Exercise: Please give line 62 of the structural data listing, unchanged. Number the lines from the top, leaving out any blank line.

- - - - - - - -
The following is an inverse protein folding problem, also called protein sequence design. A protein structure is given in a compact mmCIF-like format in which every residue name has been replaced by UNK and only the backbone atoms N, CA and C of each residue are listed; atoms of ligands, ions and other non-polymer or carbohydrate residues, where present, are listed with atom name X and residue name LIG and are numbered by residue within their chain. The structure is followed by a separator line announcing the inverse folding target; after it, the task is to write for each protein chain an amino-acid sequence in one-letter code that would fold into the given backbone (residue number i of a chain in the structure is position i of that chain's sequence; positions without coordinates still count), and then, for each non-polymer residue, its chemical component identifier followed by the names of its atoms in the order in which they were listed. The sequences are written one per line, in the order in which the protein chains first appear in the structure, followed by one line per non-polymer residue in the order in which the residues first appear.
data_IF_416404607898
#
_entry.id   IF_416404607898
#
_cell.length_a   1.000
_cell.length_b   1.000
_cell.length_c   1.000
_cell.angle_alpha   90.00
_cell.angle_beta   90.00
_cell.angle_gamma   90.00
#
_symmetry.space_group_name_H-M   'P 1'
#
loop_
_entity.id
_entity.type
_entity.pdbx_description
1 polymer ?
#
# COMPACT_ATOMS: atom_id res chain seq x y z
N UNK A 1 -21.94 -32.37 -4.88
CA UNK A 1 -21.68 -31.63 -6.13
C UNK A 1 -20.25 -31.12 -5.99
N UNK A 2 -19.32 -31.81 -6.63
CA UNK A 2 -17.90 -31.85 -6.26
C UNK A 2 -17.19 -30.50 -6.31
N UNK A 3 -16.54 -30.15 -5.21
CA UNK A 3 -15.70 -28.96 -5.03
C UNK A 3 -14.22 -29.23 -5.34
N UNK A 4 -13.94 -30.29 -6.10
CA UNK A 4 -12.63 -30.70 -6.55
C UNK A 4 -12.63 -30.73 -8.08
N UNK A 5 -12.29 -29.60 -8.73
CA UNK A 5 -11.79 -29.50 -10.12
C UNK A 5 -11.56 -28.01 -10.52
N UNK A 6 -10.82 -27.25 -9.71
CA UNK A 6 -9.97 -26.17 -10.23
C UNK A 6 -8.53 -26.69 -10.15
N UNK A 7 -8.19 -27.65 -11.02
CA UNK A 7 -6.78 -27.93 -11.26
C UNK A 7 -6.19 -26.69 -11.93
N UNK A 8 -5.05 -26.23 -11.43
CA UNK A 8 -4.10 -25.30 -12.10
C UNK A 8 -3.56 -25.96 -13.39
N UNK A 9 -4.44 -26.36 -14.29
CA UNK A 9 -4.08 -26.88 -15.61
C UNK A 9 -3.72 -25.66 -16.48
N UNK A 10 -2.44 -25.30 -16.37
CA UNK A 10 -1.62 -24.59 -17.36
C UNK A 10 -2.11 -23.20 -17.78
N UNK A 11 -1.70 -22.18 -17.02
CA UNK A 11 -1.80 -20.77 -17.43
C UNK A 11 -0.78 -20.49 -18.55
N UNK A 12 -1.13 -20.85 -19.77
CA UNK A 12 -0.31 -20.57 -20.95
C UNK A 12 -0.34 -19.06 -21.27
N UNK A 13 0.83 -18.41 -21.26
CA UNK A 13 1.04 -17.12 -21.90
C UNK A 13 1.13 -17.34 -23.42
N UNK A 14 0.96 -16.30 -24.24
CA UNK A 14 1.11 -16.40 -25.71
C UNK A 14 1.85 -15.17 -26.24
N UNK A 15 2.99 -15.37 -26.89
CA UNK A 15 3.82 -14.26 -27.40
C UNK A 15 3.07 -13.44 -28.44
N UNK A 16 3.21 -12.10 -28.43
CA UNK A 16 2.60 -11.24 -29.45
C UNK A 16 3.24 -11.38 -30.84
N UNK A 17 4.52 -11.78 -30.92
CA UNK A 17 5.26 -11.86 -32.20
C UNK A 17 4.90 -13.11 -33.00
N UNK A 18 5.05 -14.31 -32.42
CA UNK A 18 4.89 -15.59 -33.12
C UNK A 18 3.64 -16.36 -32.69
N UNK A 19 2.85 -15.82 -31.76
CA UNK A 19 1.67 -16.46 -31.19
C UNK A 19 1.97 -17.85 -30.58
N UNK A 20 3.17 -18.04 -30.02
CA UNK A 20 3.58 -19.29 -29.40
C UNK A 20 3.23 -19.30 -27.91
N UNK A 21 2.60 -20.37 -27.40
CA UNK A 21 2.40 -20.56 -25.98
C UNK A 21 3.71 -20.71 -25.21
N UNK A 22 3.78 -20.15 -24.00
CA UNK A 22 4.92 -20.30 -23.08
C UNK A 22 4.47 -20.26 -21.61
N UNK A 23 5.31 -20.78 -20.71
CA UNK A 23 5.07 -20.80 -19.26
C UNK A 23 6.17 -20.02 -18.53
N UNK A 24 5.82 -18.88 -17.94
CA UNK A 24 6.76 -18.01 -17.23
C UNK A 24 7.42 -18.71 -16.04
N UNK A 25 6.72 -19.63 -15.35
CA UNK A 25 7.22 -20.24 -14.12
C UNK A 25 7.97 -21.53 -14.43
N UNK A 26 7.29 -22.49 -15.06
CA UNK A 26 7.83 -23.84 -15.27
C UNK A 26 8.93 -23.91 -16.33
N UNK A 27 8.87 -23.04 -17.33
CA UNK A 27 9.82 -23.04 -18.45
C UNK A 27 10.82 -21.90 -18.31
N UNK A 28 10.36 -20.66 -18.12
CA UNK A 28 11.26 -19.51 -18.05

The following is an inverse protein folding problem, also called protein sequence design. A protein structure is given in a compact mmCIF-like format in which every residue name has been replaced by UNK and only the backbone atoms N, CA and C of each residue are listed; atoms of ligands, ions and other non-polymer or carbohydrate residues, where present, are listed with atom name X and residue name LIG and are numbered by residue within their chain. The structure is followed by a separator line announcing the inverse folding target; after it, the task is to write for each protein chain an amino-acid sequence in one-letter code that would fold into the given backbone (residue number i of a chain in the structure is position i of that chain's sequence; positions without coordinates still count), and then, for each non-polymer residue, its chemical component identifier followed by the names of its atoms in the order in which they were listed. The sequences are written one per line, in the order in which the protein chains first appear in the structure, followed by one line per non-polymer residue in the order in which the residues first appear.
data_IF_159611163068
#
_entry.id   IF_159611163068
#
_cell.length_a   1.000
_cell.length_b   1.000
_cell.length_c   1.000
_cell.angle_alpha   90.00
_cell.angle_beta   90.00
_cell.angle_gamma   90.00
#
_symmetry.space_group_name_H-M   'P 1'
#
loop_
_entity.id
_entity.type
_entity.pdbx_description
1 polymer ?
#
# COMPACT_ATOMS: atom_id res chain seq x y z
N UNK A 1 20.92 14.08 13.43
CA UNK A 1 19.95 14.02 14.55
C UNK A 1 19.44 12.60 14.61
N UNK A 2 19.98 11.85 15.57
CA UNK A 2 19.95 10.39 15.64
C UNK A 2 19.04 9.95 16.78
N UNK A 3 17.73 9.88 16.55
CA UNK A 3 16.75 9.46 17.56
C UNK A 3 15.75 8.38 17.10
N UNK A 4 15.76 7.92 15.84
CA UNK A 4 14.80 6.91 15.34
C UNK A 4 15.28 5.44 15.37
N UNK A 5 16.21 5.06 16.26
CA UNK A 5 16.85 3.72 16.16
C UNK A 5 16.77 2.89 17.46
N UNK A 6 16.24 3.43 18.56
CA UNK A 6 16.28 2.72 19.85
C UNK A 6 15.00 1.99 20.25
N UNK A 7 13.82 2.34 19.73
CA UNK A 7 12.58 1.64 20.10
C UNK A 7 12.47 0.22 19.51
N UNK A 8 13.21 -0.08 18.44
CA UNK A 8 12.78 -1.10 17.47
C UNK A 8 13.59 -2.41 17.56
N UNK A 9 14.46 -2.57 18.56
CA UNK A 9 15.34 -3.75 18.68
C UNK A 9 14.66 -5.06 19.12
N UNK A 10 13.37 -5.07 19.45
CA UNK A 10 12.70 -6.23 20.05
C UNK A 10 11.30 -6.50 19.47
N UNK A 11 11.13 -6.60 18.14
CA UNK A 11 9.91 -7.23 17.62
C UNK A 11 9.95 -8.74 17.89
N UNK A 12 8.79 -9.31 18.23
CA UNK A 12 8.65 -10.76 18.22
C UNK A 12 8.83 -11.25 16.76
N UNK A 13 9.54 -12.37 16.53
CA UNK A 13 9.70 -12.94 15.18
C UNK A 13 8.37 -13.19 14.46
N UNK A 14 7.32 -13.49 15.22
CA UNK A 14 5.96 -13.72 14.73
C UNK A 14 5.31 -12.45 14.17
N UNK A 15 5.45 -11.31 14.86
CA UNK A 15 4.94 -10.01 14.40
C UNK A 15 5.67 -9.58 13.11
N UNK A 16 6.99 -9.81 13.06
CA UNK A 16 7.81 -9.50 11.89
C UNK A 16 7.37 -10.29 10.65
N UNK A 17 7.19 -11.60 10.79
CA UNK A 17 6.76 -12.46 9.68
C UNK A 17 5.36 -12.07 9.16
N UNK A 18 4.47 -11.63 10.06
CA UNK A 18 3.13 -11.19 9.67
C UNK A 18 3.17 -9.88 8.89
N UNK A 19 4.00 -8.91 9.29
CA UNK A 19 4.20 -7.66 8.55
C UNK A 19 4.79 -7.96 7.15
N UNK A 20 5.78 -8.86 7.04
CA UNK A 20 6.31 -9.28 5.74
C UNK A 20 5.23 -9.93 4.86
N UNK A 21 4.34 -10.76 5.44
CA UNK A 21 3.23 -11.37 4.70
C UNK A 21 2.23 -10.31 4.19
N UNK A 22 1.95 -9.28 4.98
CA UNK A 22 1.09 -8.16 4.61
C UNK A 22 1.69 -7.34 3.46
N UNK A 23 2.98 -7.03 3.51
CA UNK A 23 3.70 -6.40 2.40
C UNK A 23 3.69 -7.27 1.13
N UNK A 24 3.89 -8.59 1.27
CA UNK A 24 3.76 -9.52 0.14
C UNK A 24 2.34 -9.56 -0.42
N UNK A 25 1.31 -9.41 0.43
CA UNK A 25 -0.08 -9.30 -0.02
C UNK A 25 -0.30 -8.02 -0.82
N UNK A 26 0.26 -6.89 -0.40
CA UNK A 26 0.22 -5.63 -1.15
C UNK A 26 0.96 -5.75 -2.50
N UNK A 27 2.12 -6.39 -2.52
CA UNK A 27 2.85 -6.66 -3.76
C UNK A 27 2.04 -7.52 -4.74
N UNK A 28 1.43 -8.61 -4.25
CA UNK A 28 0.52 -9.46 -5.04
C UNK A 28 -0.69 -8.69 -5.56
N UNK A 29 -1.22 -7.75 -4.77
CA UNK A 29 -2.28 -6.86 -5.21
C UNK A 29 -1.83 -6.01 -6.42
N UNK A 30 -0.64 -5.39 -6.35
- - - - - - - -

CA UNK A 14 1.11 -16.40 -25.71